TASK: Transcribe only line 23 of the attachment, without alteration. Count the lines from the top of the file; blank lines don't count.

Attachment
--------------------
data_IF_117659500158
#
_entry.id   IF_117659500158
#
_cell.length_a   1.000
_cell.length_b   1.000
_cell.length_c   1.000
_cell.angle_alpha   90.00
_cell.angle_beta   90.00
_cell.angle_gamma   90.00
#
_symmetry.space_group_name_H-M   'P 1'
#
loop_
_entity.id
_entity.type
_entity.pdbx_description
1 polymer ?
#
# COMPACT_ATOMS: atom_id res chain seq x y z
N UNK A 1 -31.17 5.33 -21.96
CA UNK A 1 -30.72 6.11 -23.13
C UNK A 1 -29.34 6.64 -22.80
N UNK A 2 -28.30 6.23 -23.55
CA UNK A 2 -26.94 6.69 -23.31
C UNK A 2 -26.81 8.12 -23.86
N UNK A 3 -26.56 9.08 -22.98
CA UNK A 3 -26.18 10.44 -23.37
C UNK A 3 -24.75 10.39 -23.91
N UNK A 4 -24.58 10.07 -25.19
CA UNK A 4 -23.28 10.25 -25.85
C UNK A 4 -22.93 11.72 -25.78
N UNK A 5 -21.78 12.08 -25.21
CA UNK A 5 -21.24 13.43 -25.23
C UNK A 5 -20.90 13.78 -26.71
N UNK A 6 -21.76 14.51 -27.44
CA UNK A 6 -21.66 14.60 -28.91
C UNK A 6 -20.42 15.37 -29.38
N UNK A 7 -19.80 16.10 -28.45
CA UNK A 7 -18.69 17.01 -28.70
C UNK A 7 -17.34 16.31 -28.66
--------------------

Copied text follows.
C UNK A 1 -29.34 6.64 -22.80